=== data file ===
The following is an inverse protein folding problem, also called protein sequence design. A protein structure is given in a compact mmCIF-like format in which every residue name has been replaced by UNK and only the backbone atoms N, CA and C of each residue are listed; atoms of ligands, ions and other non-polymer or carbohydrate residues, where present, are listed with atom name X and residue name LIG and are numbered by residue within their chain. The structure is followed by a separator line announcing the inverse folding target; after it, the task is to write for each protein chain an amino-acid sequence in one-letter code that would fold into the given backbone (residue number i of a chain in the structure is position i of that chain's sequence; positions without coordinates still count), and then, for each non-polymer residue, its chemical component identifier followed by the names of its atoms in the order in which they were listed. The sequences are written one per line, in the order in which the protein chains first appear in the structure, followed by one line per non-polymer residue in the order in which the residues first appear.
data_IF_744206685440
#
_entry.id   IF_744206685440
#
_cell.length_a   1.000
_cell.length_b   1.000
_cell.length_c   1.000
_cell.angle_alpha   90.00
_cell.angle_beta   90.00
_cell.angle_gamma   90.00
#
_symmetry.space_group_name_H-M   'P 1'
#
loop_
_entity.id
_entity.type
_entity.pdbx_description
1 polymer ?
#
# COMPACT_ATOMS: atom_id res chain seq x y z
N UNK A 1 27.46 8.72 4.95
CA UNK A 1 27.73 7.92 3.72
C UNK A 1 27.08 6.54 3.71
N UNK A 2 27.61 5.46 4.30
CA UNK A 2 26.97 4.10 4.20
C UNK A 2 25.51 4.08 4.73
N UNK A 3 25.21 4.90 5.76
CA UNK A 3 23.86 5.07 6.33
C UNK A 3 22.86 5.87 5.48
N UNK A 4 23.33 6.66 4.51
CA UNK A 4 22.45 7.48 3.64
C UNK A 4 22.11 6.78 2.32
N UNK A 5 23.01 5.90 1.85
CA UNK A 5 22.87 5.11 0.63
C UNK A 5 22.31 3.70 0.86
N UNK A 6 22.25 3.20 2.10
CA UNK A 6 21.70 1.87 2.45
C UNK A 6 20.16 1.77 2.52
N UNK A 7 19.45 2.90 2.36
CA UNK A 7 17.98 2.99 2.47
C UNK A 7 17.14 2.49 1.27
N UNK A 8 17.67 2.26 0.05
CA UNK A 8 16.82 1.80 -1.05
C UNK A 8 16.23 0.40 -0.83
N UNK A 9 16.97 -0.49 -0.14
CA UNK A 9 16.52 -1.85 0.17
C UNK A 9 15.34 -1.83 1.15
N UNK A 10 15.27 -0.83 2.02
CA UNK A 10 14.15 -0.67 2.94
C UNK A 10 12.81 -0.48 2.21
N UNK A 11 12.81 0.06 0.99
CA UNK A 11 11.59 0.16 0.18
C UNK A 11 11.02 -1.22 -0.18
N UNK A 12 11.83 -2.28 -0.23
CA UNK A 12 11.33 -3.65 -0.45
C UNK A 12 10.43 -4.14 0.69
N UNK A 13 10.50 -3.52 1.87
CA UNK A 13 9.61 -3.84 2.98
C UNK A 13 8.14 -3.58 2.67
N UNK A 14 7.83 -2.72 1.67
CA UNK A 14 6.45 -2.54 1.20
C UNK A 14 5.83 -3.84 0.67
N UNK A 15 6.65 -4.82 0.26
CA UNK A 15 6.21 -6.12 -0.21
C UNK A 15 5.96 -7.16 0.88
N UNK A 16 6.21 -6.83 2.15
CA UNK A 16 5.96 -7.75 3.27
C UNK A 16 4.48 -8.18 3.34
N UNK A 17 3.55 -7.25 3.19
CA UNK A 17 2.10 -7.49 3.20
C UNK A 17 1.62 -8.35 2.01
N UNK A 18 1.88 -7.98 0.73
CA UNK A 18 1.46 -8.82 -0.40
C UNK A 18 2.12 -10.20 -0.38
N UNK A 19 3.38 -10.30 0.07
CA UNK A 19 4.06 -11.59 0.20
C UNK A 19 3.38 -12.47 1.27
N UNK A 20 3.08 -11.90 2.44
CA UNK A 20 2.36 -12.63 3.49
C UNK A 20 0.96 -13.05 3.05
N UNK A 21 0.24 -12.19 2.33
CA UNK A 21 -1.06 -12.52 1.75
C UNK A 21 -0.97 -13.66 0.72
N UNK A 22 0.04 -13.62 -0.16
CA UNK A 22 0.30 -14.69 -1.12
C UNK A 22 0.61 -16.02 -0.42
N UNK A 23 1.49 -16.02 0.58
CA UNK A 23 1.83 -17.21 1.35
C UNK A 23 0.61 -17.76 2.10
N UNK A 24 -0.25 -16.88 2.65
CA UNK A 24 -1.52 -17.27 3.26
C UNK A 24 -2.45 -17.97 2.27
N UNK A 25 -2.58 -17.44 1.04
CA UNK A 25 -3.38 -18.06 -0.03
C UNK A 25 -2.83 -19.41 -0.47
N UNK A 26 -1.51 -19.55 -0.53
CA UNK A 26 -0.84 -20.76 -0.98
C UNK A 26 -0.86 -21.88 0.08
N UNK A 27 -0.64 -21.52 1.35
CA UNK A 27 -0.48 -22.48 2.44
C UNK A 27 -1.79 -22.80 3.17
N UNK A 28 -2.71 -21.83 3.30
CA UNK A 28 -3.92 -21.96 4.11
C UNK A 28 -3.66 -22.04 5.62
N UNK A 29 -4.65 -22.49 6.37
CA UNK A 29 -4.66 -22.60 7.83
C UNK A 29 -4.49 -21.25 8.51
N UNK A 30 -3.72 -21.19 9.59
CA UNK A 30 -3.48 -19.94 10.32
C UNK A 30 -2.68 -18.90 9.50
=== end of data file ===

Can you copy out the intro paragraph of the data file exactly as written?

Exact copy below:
The following is an inverse protein folding problem, also called protein sequence design. A protein structure is given in a compact mmCIF-like format in which every residue name has been replaced by UNK and only the backbone atoms N, CA and C of each residue are listed; atoms of ligands, ions and other non-polymer or carbohydrate residues, where present, are listed with atom name X and residue name LIG and are numbered by residue within their chain. The structure is followed by a separator line announcing the inverse folding target; after it, the task is to write for each protein chain an amino-acid sequence in one-letter code that would fold into the given backbone (residue number i of a chain in the structure is position i of that chain's sequence; positions without coordinates still count), and then, for each non-polymer residue, its chemical component identifier followed by the names of its atoms in the order in which they were listed. The sequences are written one per line, in the order in which the protein chains first appear in the structure, followed by one line per non-polymer residue in the order in which the residues first appear.